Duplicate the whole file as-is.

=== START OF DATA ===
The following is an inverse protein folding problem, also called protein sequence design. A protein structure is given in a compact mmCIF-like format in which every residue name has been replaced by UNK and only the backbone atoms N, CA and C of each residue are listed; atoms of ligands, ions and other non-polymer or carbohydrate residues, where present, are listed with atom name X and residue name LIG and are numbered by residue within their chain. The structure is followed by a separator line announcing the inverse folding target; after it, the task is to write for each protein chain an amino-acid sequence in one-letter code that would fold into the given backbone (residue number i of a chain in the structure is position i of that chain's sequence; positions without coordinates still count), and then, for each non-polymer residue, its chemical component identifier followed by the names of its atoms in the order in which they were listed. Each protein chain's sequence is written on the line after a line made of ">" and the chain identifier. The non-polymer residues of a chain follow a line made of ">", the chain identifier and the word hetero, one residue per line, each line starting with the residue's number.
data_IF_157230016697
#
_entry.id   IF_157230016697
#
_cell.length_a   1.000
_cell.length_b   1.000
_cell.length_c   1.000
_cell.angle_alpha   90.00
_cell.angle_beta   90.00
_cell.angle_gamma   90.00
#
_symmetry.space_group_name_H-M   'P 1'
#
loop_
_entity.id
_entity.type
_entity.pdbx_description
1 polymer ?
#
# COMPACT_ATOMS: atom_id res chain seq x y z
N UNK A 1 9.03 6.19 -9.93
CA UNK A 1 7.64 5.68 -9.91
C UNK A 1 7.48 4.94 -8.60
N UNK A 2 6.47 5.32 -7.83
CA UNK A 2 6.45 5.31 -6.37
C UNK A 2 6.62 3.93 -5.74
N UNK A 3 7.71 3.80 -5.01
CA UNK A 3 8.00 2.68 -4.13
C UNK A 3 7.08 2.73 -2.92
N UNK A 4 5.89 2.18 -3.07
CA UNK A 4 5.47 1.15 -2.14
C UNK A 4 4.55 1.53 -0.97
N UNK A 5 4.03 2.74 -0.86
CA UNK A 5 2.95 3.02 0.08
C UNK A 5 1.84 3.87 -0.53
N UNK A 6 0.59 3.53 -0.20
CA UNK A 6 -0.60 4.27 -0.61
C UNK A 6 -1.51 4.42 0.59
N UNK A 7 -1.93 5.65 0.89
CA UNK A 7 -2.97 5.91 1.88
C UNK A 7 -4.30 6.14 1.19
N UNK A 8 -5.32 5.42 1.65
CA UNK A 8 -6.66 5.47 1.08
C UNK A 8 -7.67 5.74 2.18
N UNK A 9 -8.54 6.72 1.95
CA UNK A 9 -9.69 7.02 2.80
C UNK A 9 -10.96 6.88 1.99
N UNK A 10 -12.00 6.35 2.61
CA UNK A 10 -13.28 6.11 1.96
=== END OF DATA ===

The following is an inverse protein folding problem, also called protein sequence design. A protein structure is given in a compact mmCIF-like format in which every residue name has been replaced by UNK and only the backbone atoms N, CA and C of each residue are listed; atoms of ligands, ions and other non-polymer or carbohydrate residues, where present, are listed with atom name X and residue name LIG and are numbered by residue within their chain. The structure is followed by a separator line announcing the inverse folding target; after it, the task is to write for each protein chain an amino-acid sequence in one-letter code that would fold into the given backbone (residue number i of a chain in the structure is position i of that chain's sequence; positions without coordinates still count), and then, for each non-polymer residue, its chemical component identifier followed by the names of its atoms in the order in which they were listed. Each protein chain's sequence is written on the line after a line made of ">" and the chain identifier. The non-polymer residues of a chain follow a line made of ">", the chain identifier and the word hetero, one residue per line, each line starting with the residue's number.
data_IF_157230016697
#
_entry.id   IF_157230016697
#
_cell.length_a   1.000
_cell.length_b   1.000
_cell.length_c   1.000
_cell.angle_alpha   90.00
_cell.angle_beta   90.00
_cell.angle_gamma   90.00
#
_symmetry.space_group_name_H-M   'P 1'
#
loop_
_entity.id
_entity.type
_entity.pdbx_description
1 polymer ?
#
# COMPACT_ATOMS: atom_id res chain seq x y z
N UNK A 1 9.03 6.19 -9.93
CA UNK A 1 7.64 5.68 -9.91
C UNK A 1 7.48 4.94 -8.60
N UNK A 2 6.47 5.32 -7.83
CA UNK A 2 6.45 5.31 -6.37
C UNK A 2 6.62 3.93 -5.74
N UNK A 3 7.71 3.80 -5.01
CA UNK A 3 8.00 2.68 -4.13
C UNK A 3 7.08 2.73 -2.92
N UNK A 4 5.89 2.18 -3.07
CA UNK A 4 5.47 1.15 -2.14
C UNK A 4 4.55 1.53 -0.97
N UNK A 5 4.03 2.74 -0.86
CA UNK A 5 2.95 3.02 0.08
C UNK A 5 1.84 3.87 -0.53
N UNK A 6 0.59 3.53 -0.20
CA UNK A 6 -0.60 4.27 -0.61
C UNK A 6 -1.51 4.42 0.59
N UNK A 7 -1.93 5.65 0.89
CA UNK A 7 -2.97 5.91 1.88
C UNK A 7 -4.30 6.14 1.19
N UNK A 8 -5.32 5.42 1.65
CA UNK A 8 -6.66 5.47 1.08
C UNK A 8 -7.67 5.74 2.18
N UNK A 9 -8.54 6.72 1.95
CA UNK A 9 -9.69 7.02 2.80
C UNK A 9 -10.96 6.88 1.99
N UNK A 10 -12.00 6.35 2.61
CA UNK A 10 -13.28 6.11 1.96